Both Augustus and Tiberius were glorified. Augustus’ achievements brought him honor. In 2BC, or thereabouts, he acquired the title pater patriae.[xiv] His political powers were unequalled during his rule as emperor. It is debatable, though, whether the glory attributed to Augustus excelled the glory ascribed to Julius Caesar who was identified as ‘the light of an impressive world’. It is likely Manilius’ imperial label involves three persons. Julius, Augustus and Tiberius styled themselves restorers of a better age.[xv] Julius Caesar founded colonies, bringing into existence new protectorates by his decree. He even introduced a new calendar. His success was world-altering. In addition, Julius Caesar’s nativity sign was cancer. In its constellated form, Capricorn gazes at Libra from the south, but Cancer follows Libra from the left side (II.290-292). The force of Libra’s trigonal constellation, in Manilius’ account (II.535), held sway in those configurations in which its presence was observable. Manilius’ verse opens a closed door to an intelligible reading, and Libra, the seventh sign of the zodiac, holds the key.

CONCLUDING THOUGHTS

The criteria for identifying the Caesar to whom Manilius refers, concern the island of Rhodes, the building of Rome, and a potentate who showed a fondness for orbital schemes. From a historical standpoint, Tiberius is obviously not the only one suitable for the credits. From an astrological perspective, both Julius and Octavian qualify for Manilius’ descriptions: Tiberius too, if you assign a post-Augustan date to book 4. But the verbal tenses in the line would imply the accomplishments already were completed: in which case, the author might have composed the lines not knowing in what later year(s) his poem would be issued. As a grammatical issue, Caesar in 776 signals a singular personage whose exact identity is masked intentionally. It is certain nonetheless, that the title ‘Caesar’ in 766 implies more than one sovereign ruler.

Since there was no public notice that the Astronomica was circulated far and wide, definite proof that it was composed during Tiberius’ reign is not given. The poet well may have written it during Augustus’ rulership, with knowledge of which imperial prince was in the direct line of descent to inherit power,[xvi] and then innovatively composed verses that obliquely refer to the three illustrious potentates. The laudation, being interpreted variously by readers, would have protected Manilius from claims of partisanship. Marcus Manilius therefore achieved his goal subtly, to deftly laud the existing Caesar while simultaneously[xvii] extolling the luminous Julius Caesar, the dictator under Libran influence who founded a better city of Rome.

Camuccini, La morte di Cesare, credit Wikipedia

ENDNOTES

i The following editions are cited: J.J. Scaliger, M. Manilii Astronomicon (Paris 1579, 2nd. ed. 1600); R. Bentley, M. Manilii Astronomicon (London 1739); T. Breiter, M. Manilii Astronomicon (Leipzig 1909); A.E. Housman, M. Manilii Astronomica (London 1903–1930; 2nd ed. 1937; 5 vols.), G.P. Goold, Manilius Astronomica (Cambridge 1997).
ii J. J. Scaliger, ed., Astronomicon (Paris 1579), 243.
iii R. Bentley, M. Manilii Astronomicon, (London 1739), 235-236.
iv E.g., see book III at lines 206, 213, 218, 221, 225, 282, 288, 322, 330, 334, 342, 370, 375, 378, 417, 479, 484, 502, 524, 545.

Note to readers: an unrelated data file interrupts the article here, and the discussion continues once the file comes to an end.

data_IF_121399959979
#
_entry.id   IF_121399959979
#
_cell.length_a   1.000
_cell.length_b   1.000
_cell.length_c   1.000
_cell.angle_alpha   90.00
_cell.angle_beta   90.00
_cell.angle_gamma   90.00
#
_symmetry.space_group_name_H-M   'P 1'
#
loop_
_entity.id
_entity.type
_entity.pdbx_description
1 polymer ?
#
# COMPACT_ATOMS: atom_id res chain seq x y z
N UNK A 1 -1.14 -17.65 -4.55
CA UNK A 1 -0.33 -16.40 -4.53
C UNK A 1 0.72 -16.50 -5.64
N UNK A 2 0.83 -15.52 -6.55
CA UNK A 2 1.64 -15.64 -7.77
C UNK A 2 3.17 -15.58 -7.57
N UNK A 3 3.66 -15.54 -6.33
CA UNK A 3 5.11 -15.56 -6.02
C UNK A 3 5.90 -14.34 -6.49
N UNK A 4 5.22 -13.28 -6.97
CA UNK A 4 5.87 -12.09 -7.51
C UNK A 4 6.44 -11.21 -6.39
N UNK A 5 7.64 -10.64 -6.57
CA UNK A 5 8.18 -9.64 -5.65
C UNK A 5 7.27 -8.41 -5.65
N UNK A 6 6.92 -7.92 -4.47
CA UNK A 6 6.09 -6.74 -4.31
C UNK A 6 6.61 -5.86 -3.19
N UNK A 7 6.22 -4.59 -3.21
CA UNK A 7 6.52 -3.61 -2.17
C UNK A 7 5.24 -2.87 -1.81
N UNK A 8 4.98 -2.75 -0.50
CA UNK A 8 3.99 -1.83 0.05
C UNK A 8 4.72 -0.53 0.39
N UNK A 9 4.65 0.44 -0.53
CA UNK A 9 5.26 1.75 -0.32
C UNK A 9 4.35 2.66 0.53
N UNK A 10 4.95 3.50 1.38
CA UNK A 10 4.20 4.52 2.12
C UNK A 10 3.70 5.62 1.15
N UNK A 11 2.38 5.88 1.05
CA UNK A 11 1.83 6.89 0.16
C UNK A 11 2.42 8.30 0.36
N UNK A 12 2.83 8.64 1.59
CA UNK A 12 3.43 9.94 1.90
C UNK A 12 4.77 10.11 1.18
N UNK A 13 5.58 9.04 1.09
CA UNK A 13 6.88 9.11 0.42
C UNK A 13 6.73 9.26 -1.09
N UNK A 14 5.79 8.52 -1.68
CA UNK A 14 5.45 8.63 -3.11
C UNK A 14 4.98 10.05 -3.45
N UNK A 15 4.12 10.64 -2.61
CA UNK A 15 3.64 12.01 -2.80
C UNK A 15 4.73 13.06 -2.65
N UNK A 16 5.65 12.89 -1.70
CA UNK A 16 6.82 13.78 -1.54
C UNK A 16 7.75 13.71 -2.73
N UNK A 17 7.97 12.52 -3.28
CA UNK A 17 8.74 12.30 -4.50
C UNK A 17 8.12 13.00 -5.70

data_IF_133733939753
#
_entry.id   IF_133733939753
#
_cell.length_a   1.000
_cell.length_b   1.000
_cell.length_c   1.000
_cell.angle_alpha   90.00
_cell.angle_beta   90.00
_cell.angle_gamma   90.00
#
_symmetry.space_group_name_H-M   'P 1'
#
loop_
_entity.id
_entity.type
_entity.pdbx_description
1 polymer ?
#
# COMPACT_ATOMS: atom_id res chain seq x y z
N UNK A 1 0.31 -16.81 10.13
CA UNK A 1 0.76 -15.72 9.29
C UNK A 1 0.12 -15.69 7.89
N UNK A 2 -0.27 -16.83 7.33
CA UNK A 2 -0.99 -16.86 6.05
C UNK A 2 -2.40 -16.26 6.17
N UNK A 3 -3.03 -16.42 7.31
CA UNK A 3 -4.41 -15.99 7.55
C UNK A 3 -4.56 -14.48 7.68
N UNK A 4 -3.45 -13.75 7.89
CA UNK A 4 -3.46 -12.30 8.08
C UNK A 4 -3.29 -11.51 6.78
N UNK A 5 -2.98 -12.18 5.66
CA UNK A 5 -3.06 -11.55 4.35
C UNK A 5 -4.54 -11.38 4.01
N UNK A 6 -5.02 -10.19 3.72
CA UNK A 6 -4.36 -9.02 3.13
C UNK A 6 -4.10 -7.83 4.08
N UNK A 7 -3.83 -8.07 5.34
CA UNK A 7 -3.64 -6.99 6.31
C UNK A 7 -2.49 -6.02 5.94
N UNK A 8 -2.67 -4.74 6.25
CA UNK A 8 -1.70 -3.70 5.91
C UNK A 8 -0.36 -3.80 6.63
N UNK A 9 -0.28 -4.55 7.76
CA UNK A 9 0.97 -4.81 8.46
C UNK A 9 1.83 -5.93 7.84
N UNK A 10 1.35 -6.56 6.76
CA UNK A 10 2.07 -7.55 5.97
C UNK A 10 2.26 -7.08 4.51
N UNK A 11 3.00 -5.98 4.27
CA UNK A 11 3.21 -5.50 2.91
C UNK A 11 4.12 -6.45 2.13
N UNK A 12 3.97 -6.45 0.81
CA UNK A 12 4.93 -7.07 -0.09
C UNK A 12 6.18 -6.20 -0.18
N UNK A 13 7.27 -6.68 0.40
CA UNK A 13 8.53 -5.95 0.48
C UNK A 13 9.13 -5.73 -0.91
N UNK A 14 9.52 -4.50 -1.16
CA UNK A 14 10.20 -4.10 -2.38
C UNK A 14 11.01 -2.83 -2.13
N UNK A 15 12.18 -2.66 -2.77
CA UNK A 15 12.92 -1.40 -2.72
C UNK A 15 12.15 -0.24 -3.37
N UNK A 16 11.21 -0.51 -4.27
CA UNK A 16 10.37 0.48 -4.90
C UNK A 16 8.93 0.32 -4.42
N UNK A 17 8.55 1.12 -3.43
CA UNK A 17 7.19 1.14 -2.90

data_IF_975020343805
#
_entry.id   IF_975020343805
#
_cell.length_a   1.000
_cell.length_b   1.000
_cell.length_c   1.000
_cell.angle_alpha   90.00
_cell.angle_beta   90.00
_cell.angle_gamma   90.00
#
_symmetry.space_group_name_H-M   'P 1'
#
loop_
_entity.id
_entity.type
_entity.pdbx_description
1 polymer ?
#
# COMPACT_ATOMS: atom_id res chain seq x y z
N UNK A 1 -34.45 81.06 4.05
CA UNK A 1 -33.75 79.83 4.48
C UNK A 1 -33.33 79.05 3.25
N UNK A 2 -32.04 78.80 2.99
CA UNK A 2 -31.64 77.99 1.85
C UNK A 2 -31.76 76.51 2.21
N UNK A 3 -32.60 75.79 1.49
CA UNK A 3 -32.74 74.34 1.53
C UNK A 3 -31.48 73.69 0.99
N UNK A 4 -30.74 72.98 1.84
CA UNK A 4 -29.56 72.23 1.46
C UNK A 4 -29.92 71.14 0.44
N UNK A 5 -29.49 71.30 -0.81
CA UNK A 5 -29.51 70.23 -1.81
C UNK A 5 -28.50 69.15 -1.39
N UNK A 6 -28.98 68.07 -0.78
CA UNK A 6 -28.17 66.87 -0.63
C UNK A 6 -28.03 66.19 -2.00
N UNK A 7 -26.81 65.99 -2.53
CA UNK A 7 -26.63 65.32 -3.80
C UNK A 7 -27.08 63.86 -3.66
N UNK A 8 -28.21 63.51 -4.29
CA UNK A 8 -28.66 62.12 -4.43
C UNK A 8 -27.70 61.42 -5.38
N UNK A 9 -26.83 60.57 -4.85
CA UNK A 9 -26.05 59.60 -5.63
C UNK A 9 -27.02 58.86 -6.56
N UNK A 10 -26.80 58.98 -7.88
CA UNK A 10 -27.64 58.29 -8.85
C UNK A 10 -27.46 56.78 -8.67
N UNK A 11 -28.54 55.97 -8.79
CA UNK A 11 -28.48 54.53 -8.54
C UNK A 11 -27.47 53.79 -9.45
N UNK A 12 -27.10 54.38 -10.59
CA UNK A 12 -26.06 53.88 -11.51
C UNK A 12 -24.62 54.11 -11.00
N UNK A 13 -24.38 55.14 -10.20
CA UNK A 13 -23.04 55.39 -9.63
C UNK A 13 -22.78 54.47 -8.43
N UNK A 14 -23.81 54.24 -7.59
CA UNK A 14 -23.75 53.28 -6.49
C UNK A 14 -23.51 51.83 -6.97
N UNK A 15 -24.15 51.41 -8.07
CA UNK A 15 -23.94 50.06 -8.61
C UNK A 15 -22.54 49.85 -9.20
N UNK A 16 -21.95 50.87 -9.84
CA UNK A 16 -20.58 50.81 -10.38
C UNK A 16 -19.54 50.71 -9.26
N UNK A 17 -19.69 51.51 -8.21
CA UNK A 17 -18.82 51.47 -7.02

v E.g., see book II.251, 424, 486, 535, 548, 554.
vi Cf. Cic. De Div. II.47,98. Such belief remained popular in literary traditions of the 2nd or 3rd century: see Sol. De Mira. Mun. 1.18.
vii Against Julius Caesar’s depiction, Cicero, in De Rep., provides a rational view of Romulus, not as a person of divine birth (II.4) but as a statesman-king (I.58), one whose prudence, rather than military deeds, led to his divination. Cicero avoided romanticizing on Aeneas and Rome or on divine ties between Rome and Troy. See Spencer Cole, Cicero and The Rise of deification at Rome, (Cambridge 2013)
viii Housman’s argument was cogent and logical. To cite his note relating to the use of Solis in IV.765, he reasoned that  “if Tiberius was the second light of heaven, he resembles the Moon, and did not at all resemble the Sun, which is the first”. The words are capable of  quite another sense, and  “lumen magnitude sub Caesare mundi” may mean “the Sun, in the person of him who is now emperor, to wit Tiberius: so II3 ‘uictamque sub Hectore Troiam, 6 16 ‘sub fratr euiri nomen,’ 621 sqq ‘plus….in duplici…roboris…quam te, viii Nemeaee, sub uno’ IV 24 sq. ‘Troia sub uno/non eursa uiro,  V 381 ‘ ‘deum Cucnus condit uocemque sub illo.’ It apppears then that book IV was written after Augustus’ death.” Man. I, Ixx1-lxx2.
ix He might have been a good man who turned to the dark side – so Cassius Dio, Hist. LVII, 13, 6. Views on Tiberius’ behavior have changed little through ensuing decades. See Emnuele Cicaceri, Tiberio, Successore Di Augusto, (2nd ed., Albrighi, Segati & C.,1944)  particularly chapter III, ‘Tiberio e l’antiqua tradizione letteraria’.
x Goold writes, “Tiberius, who withdrew from public life to the island of Rhodes in 6 B.C., returning in A.D. 2. See G.P. Goold, 282 fn.‘e’.
xi He was a survivor, one who bested and outlasted Crassus and Pompey, who also succeeded in his powerful maneuvers: maybe 1 million persons died in his campaigns in Gaul. He consolidated power and received many honors: several appointments as consul, tribune and dictator claimed him. He was nominated to be priest of Jupiter, whose statue soon found Caesar’s testimonial beside it.